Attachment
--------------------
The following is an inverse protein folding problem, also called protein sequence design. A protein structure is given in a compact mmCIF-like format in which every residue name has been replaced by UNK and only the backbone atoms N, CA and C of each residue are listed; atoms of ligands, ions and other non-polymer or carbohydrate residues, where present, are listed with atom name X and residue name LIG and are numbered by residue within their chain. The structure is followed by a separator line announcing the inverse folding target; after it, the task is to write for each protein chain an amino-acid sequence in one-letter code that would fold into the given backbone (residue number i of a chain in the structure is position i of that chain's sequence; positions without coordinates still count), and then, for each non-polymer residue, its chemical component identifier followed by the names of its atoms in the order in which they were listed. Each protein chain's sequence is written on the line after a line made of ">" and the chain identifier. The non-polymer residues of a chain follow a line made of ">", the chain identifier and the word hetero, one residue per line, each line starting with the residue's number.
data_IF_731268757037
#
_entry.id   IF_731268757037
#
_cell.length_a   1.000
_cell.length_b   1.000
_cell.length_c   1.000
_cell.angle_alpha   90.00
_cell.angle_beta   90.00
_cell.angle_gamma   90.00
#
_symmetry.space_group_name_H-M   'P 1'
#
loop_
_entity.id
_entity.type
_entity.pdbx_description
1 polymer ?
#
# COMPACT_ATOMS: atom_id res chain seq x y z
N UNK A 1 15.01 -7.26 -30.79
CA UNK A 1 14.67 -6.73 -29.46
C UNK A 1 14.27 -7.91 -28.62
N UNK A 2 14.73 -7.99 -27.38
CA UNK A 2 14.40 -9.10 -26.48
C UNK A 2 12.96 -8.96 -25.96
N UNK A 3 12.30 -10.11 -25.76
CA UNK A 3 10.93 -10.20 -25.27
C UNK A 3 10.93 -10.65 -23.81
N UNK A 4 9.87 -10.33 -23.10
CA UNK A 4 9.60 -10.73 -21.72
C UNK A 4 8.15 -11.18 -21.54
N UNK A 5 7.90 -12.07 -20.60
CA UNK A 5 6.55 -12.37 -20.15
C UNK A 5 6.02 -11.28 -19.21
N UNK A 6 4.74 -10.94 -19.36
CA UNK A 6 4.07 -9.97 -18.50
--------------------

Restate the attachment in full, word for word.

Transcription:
The following is an inverse protein folding problem, also called protein sequence design. A protein structure is given in a compact mmCIF-like format in which every residue name has been replaced by UNK and only the backbone atoms N, CA and C of each residue are listed; atoms of ligands, ions and other non-polymer or carbohydrate residues, where present, are listed with atom name X and residue name LIG and are numbered by residue within their chain. The structure is followed by a separator line announcing the inverse folding target; after it, the task is to write for each protein chain an amino-acid sequence in one-letter code that would fold into the given backbone (residue number i of a chain in the structure is position i of that chain's sequence; positions without coordinates still count), and then, for each non-polymer residue, its chemical component identifier followed by the names of its atoms in the order in which they were listed. Each protein chain's sequence is written on the line after a line made of ">" and the chain identifier. The non-polymer residues of a chain follow a line made of ">", the chain identifier and the word hetero, one residue per line, each line starting with the residue's number.
data_IF_731268757037
#
_entry.id   IF_731268757037
#
_cell.length_a   1.000
_cell.length_b   1.000
_cell.length_c   1.000
_cell.angle_alpha   90.00
_cell.angle_beta   90.00
_cell.angle_gamma   90.00
#
_symmetry.space_group_name_H-M   'P 1'
#
loop_
_entity.id
_entity.type
_entity.pdbx_description
1 polymer ?
#
# COMPACT_ATOMS: atom_id res chain seq x y z
N UNK A 1 15.01 -7.26 -30.79
CA UNK A 1 14.67 -6.73 -29.46
C UNK A 1 14.27 -7.91 -28.62
N UNK A 2 14.73 -7.99 -27.38
CA UNK A 2 14.40 -9.10 -26.48
C UNK A 2 12.96 -8.96 -25.96
N UNK A 3 12.30 -10.11 -25.76
CA UNK A 3 10.93 -10.20 -25.27
C UNK A 3 10.93 -10.65 -23.81
N UNK A 4 9.87 -10.33 -23.10
CA UNK A 4 9.60 -10.73 -21.72
C UNK A 4 8.15 -11.18 -21.54
N UNK A 5 7.90 -12.07 -20.60
CA UNK A 5 6.55 -12.37 -20.15
C UNK A 5 6.02 -11.28 -19.21
N UNK A 6 4.74 -10.94 -19.36
CA UNK A 6 4.07 -9.97 -18.50